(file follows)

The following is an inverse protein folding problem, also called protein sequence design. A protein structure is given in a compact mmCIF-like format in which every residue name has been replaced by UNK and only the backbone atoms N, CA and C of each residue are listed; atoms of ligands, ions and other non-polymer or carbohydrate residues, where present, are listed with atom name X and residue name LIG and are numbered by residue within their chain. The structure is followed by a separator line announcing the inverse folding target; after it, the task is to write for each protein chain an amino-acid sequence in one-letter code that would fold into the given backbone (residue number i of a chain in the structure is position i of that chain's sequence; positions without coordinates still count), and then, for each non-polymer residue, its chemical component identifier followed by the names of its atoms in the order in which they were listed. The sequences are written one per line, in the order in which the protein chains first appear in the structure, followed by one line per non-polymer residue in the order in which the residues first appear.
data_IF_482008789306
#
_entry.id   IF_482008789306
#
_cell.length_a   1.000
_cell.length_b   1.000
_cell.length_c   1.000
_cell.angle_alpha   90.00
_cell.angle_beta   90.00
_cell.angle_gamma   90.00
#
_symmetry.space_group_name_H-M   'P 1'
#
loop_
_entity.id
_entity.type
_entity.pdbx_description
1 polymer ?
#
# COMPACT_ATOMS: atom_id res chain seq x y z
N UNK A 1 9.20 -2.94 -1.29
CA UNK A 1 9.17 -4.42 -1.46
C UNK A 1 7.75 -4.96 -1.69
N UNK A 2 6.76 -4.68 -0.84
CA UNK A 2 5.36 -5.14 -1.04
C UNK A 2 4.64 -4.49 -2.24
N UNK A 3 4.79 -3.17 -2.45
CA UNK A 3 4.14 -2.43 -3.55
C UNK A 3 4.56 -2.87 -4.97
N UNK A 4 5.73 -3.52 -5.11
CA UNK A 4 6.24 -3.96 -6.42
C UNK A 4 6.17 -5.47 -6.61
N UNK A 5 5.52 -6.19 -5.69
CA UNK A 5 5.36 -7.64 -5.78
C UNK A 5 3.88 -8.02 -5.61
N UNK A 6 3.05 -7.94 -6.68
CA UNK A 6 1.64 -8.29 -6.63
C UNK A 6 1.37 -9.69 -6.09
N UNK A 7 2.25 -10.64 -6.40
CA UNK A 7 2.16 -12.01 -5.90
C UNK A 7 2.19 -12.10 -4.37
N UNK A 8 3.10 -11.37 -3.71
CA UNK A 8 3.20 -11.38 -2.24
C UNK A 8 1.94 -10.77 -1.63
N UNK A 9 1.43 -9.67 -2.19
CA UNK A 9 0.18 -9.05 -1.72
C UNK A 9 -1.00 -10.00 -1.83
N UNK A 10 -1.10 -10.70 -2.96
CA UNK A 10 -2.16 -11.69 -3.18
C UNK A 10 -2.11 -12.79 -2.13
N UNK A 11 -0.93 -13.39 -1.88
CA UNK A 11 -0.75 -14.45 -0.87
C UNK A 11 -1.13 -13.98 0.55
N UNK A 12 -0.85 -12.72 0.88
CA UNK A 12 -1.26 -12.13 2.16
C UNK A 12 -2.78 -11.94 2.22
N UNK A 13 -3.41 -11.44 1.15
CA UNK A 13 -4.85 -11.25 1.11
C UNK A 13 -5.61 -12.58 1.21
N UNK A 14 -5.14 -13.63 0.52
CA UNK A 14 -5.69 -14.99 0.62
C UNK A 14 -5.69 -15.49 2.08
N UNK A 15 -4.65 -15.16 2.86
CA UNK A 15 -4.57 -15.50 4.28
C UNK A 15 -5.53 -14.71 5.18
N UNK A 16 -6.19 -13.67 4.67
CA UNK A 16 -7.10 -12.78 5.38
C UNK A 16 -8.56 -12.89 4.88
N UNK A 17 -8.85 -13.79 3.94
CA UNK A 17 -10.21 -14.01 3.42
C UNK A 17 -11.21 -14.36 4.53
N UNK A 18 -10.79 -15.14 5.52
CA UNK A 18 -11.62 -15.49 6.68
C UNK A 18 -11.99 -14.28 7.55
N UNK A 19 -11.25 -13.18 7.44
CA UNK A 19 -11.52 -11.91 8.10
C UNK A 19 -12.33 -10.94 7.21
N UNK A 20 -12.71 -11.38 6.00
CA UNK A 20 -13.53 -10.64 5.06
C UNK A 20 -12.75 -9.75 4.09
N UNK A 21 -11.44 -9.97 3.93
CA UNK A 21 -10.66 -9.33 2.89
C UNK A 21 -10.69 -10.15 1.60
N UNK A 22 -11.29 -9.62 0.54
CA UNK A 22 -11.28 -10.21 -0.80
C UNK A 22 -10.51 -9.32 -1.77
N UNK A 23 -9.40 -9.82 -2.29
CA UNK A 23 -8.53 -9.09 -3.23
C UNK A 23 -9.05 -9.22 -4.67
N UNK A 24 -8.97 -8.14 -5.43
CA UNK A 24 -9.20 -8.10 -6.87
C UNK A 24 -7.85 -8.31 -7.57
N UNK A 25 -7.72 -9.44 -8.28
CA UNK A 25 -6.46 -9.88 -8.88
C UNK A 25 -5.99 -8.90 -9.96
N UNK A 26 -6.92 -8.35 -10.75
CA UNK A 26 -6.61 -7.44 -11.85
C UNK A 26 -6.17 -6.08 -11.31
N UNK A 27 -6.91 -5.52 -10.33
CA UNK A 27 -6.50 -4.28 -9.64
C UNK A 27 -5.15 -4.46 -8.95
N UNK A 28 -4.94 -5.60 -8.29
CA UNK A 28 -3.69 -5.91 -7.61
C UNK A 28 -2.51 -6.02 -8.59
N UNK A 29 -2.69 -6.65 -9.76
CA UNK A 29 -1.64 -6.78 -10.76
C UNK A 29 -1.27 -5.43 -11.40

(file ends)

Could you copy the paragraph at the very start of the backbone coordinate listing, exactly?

The following is an inverse protein folding problem, also called protein sequence design. A protein structure is given in a compact mmCIF-like format in which every residue name has been replaced by UNK and only the backbone atoms N, CA and C of each residue are listed; atoms of ligands, ions and other non-polymer or carbohydrate residues, where present, are listed with atom name X and residue name LIG and are numbered by residue within their chain. The structure is followed by a separator line announcing the inverse folding target; after it, the task is to write for each protein chain an amino-acid sequence in one-letter code that would fold into the given backbone (residue number i of a chain in the structure is position i of that chain's sequence; positions without coordinates still count), and then, for each non-polymer residue, its chemical component identifier followed by the names of its atoms in the order in which they were listed. The sequences are written one per line, in the order in which the protein chains first appear in the structure, followed by one line per non-polymer residue in the order in which the residues first appear.